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Activists want sweeping new taxes on some lettings properties

Activists are calling on the government to impose swingeing taxes on some lettings properties “to bring them back into the residential market.”

This includes scrapping mortgage tax relief for holiday lets, and powers for councils to license holiday lets and charge additional council tax on homes that are not primary residences.

Dan Wilson Craw, deputy director of Generation Rent, says: “The popularity of domestic holidays last year, combined with the lack of regulation and tax advantages has fuelled the appetite for holiday homes and deprived renters of places to live. 


“We’ve heard countless stories of people being evicted so their landlord could start renting to tourists.

“Taking homes out of the residential market prices out people who want to settle down in the place they grew up. That destroys communities and starves local businesses of workers. 

“The government must step in to incentivise landlords to let to tenants instead of tourists. This involves removing tax advantages from holiday lets, and giving councils powers to license holiday lets and impose substantial council tax premiums on holiday homes.”

Craw claims that Wales and South West England saw both the largest increase in holiday home ownership and the largest rise in rents over the course of the pandemic.

Thousands of properties in Wales and South West England were bought as holiday homes or switched from the private rented sector between March 2020 and August 2021. 

Generation Rent claims: “In the same period rental listings halved, sending rents surging by 17 per cent and 16 per cent respectively.”

Holiday homes can either be registered as second homes for council tax, or commercial holiday lets for business rates. 

Generation Rent says the combined total of these properties in South West England rose from 73,344 to 76,331 between 2020 and 2021, a four per cent increase. 

In Wales, the number of second homes and commercial holiday lets increased from 31,779 to 33,474 in the same period.

According to Zoopla data cited by Generation Rent, the number of rental listings in South West England fell from 12,578 in February 2020 to 6,316 in July 2021, while the average weekly rent rose from £206 to £238. 

In Wales, listings on Zoopla fell from 7,237 to 3,143 in the same period, with the average rent rising from £155 to £181.

There are 301,221 second homes, with 66 per cent estimated to be used as holiday homes, and 94,928 commercial holiday lets in Great Britain as a whole, and they are concentrated in London, Scotland, Wales and South West England.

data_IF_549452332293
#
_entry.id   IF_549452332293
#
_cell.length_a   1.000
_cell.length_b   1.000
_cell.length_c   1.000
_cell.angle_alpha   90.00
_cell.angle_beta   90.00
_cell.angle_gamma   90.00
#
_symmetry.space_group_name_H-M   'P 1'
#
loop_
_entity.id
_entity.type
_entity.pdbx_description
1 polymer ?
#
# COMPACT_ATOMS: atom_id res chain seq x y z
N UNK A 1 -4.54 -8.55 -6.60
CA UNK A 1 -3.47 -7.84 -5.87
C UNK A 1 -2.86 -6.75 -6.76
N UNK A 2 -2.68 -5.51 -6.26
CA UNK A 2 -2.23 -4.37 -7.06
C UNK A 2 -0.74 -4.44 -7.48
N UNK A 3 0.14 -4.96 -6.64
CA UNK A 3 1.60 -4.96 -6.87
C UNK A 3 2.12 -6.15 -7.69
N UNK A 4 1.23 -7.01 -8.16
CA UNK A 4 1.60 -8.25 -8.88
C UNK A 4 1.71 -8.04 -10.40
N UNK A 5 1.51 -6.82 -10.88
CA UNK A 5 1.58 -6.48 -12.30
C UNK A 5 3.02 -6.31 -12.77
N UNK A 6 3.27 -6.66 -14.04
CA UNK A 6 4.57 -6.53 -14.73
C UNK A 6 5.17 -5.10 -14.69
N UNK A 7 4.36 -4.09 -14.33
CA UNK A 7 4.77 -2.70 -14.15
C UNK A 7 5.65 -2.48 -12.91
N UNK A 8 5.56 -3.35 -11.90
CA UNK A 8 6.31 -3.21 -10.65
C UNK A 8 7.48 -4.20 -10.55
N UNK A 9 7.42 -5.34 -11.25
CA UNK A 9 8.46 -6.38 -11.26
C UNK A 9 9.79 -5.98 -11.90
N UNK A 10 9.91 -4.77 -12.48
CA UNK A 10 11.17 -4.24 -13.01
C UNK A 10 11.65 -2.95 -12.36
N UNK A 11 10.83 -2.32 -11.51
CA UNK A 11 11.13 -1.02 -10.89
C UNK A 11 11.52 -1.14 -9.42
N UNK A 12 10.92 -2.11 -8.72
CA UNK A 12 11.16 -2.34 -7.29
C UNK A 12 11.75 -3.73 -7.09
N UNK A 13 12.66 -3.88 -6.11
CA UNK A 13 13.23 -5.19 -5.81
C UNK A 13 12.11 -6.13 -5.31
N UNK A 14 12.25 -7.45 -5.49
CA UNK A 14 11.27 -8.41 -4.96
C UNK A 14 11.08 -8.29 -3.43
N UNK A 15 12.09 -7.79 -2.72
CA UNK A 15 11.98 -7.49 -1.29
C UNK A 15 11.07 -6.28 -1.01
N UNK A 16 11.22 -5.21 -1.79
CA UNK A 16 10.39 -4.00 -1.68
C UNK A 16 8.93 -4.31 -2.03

At present, landlords can claim tax relief on mortgage interest paid on holiday lets but not residential tenancies. 

In January the government announced new requirements for holiday let operators to register for business rates and thereby qualify for small business rate relief instead of paying council tax on a second home.

  • icon

    Generation Rent again. All they do is moan. Perhaps if they put as much effort into working hard they could actually have a decent home instead of trying to control everyone else’s homes.

  • John Ahmed

    I'm sick of hearing about activists, this generation rent want to get off their backsides and work hard instead of trying to just "take" from everyone. A bit of hard work might then enable them to buy a house to live in!!
    Landlords are tired of this tirade of rubbish from these people.

  • John Ahmed

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    • G W
    • 01 June 2022 08:25 AM

    I can understand his point as properties have been swapped for holiday let’s…… however, all these activists are doing is alienating Landlords like myself to consider leaving the market.

    If Labour get in, then expect more of this!!…. They should be incentivising landlords and make it more attractive to invest, because the government and councils certainly aren’t

  • Simon Shinerock

    It’s quite hilarious really, first they campaign to penalise private landlords, then they moan when they re-purpose their properties and shun the sector. It’s a bit like asking someone out on a date and giving them a list of everywhere you won’t be taking them


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